We need to deliberately and intentionally help students learn how to become entrepreneurs in the 21st century, and that skill as well as orientation development process must look different than it should have looked in the 20th century. (I wrote “should have looked,” because many students in the previous century never received formal encouragement and mentorship in a process of learning to be an entrepreneur, even though our nation’s economic system is based on free-market entrepreneurship.) WalMart has not and will not close out every other store in the United States. Yes, many smaller hardware, grocery, and general merchandise stores have been closed as a result of WalMart, but look at all the other stores that are thriving! Why are they thriving and continuing to pull in profits each quarter despite the close proximity (in most cases) of at least one WalMart store? Contexts and reasons obviously vary, but in general I think we can say these businesses DIFFERENTIATE themselves well and serve niche economic needs that remain unfilled by WalMart. Identifying those niches and mobilizing the resources to effectively fill them with a small business venture should be an essential part of REAL educational opportunities for young as well as older learners in the 21st century.
I will share three more thoughts, and then I’ll close.
The segment of this film comparing the vacation schedules for workers at WalMart-owned German companies (which were unionized prior to WalMart’s acquisition of them) and workers in the United States as well as parts of the developing world was striking as well as sad. It reminds me of the book “In Praise of Slowness: Challenging the Cult of Speed” by Carl Honore which I have almost finished reading. The pressure to do more faster, work 24/7 and never take a break which seems to be exalted as well as rewarded by our common economic and social culture is both personally destructive as well as ridiculous. OF COURSE there should be limits on the number of hours people work each day and each week, and provisions for lengthy and restorative vacations for EVERYONE in all occupations, regardless of geography, should be common rather than rare. It is more than just “sad” that many people in their jobs today find they cannot take all the vacation days they are allotted, because of the tremendous workload they face daily and the pressure they have continually to DO MORE, FASTER, with even FEWER resources. (Ultimately of course those are personal choices and not the “fault” of the culture in which people find themselves, but I do think it’s fair to say this culture is toxic for many.)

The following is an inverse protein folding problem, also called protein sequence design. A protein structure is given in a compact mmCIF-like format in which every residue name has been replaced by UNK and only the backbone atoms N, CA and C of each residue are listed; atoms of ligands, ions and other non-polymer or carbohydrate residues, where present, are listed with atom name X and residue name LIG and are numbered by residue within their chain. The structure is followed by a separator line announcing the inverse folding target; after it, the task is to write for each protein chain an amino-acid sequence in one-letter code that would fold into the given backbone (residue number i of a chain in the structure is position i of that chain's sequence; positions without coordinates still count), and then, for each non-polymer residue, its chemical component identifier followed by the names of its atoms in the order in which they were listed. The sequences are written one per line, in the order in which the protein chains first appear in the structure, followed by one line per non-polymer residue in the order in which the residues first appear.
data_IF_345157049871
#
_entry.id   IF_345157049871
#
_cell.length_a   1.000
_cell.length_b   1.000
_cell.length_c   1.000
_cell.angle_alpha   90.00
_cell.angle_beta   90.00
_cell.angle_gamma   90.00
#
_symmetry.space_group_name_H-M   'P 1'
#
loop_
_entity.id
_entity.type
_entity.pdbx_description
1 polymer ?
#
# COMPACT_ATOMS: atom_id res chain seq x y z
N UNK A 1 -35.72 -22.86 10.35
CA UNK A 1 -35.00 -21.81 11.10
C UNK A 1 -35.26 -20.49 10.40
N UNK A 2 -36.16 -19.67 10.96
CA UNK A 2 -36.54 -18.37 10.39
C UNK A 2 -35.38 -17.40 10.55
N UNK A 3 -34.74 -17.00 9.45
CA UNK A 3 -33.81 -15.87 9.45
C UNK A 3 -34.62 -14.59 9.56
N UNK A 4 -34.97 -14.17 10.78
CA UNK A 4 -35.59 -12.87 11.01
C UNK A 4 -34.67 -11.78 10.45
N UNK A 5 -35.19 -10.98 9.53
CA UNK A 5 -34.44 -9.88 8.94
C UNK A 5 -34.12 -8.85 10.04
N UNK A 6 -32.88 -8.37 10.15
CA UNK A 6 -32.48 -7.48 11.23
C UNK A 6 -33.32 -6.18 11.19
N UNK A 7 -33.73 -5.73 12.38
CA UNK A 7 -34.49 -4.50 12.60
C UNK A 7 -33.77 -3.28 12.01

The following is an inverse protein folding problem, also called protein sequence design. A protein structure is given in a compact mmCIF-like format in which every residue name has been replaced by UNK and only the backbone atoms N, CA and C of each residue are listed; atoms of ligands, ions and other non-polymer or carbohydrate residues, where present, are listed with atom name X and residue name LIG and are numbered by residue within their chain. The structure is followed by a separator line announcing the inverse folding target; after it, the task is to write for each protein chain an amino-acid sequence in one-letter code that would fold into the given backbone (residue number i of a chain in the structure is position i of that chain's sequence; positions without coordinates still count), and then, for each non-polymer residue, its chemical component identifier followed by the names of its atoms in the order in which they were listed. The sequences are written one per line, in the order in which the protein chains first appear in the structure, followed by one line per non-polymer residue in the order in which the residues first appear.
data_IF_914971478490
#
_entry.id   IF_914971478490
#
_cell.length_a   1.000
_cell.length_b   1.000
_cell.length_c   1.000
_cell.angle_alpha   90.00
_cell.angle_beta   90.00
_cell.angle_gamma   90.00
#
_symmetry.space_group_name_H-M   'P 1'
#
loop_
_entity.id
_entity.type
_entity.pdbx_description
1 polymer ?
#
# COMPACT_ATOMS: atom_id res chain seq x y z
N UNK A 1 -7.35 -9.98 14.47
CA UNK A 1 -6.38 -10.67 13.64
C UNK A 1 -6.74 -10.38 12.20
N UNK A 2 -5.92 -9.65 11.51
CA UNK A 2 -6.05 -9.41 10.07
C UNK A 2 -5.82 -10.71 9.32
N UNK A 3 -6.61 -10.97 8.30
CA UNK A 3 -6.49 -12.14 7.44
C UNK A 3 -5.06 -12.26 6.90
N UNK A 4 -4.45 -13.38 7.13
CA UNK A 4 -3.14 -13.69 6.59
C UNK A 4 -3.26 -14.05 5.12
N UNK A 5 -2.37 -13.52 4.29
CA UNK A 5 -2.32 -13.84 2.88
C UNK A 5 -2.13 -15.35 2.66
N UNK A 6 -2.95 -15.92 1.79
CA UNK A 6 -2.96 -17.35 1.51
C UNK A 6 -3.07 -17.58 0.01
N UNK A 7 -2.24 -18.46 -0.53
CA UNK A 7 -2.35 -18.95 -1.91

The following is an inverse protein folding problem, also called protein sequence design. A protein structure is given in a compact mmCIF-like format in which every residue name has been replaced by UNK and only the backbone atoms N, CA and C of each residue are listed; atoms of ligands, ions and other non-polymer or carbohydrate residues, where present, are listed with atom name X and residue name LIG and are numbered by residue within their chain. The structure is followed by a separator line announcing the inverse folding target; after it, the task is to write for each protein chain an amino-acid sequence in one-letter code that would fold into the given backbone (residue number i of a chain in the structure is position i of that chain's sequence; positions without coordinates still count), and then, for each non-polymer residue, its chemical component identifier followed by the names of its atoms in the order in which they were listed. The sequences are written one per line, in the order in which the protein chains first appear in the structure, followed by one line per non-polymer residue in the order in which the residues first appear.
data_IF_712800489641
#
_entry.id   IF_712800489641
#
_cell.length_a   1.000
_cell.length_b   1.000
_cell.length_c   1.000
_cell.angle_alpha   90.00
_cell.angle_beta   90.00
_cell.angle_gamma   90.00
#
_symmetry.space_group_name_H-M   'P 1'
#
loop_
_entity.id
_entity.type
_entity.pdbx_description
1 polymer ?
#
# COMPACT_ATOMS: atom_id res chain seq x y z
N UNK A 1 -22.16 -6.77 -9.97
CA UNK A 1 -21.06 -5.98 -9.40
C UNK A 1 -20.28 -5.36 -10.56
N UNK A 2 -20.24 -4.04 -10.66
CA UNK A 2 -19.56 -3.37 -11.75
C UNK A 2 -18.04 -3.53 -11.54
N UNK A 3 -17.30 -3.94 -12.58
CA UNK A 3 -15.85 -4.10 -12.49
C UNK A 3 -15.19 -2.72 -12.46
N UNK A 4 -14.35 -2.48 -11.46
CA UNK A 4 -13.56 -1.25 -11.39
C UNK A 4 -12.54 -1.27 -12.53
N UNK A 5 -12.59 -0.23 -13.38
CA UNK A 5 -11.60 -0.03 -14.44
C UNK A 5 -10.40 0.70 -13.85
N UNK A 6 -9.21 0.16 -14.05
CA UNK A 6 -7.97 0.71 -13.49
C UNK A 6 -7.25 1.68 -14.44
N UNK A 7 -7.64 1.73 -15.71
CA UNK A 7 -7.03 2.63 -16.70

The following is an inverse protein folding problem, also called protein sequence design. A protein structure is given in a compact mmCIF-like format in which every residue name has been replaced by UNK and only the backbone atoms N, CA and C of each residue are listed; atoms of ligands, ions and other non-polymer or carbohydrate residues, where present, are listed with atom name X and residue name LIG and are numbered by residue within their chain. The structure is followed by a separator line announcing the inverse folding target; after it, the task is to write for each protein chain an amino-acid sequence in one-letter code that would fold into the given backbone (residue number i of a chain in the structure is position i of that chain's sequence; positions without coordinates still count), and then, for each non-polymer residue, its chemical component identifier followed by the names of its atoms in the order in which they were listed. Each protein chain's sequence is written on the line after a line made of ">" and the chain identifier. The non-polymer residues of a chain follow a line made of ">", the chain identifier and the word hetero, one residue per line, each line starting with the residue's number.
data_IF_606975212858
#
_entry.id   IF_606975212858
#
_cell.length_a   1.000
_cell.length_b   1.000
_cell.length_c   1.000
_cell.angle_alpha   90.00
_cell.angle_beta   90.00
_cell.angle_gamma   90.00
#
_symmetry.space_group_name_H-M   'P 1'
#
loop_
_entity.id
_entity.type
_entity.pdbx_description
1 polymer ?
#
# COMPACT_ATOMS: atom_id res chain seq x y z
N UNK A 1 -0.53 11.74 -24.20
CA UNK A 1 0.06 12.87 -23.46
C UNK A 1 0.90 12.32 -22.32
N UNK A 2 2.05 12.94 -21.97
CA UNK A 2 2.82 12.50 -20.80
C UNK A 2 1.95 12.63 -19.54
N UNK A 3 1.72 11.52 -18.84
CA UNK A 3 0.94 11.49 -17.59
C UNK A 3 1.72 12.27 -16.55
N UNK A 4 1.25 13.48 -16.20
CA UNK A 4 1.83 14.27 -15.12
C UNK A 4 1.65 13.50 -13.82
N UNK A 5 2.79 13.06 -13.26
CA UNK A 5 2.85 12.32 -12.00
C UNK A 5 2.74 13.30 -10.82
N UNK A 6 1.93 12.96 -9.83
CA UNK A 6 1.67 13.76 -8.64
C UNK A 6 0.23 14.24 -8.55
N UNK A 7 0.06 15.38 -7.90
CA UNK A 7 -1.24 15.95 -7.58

These dynamics are not caused by WalMart or uniquely promoted by the WalMart corporation, but are more general to our culture and society. I, for one, think the German workers with 30 days of paid vacation per year have a MUCH preferable situation to those of most workers in the developing world sweating in factories for WalMart and other multinationals.
Their plight brings to mind the essential importance of CITIZEN JOURNALISM as well as literacy education. When people do immoral and evil things, it is both the right and the responsibility of other people to find ways to shine metaphorical “lights” on those behaviors, individuals, and organizations to disrupt and end such practices. The work of Transparency International in India and elsewhere is a case in point. The constructive roles of citizen journalists and social media technologies ing promoting effective whistleblowing should be encouraged by educators and community leaders in all contexts. The movie’s story of the Catawba Riverkeeper and the pivotal role played by her blog as well as local mainstream media sources should serve as a lesson and model for us all.
“Victory” in our challenging economic times cannot be ultimately defined by mere opposition to another WalMart store. These stories of community members coming together to oppose WalMart expansion may be heartening to some, but ultimately those energies need to be channeled into more CONSTRUCTIVE rather than simply DESTRUCTIVE purposes.
ALL human beings deserve and have the right to be treated as ENDS, not merely means. (I share that view with Immanuel Kant as well as Jesus Christ, among many others.) The ongoing development and cultivation of literacy skills is an essential need for all people, and the importance of our work as educators is exceptionally high. I want to personally thank each and every educator out there today, struggling to make real the dream of a better tomorrow for learners within their sphere of influence. Educators truly perform holy work each day, and this movie made me realize the vital importance of that work more than ever.
I’m buying groceries for our family tomorrow, btw. It won’t make a huge difference, but I’m changing my behavior patterns anyway. I’ll be shopping at our local Crest Discount Foods instead of the recently finished Super WalMart on the same street, but adjacent to I-35. Even if I pay a few more dollars for my groceries (which I’m not sure I will) I know I’ll feel better supporting a local grocery store instead of Sam Walton’s progeny whose organization seems to have a pattern of making poor choices, especially when it comes to paying and taking care of their employees in the United States as well as in other countries.
The official website for this movie is www.walmartmovie.com.
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On this day..
- David Jakes on Learning Spaces (April 2016) – 2016
- Scratch Camp Facilitator Workshop (April 2016) – 2016
- Understanding Why eBooks “Feel Different” – 2013
- Separate Wifi Access Point Works Best with Apple TV on Busy Network – 2012
- Tips for adding images to Custom Google Maps #gct – 2011
- How do you feel about students bringing laptops to class? – 2010
- Learners and teachers as tour guides – 2008
- Comments I had missed – 2007
- Bill and Melinda are Terrified – 2006
- Tearfully Slow Bandwidth – 2006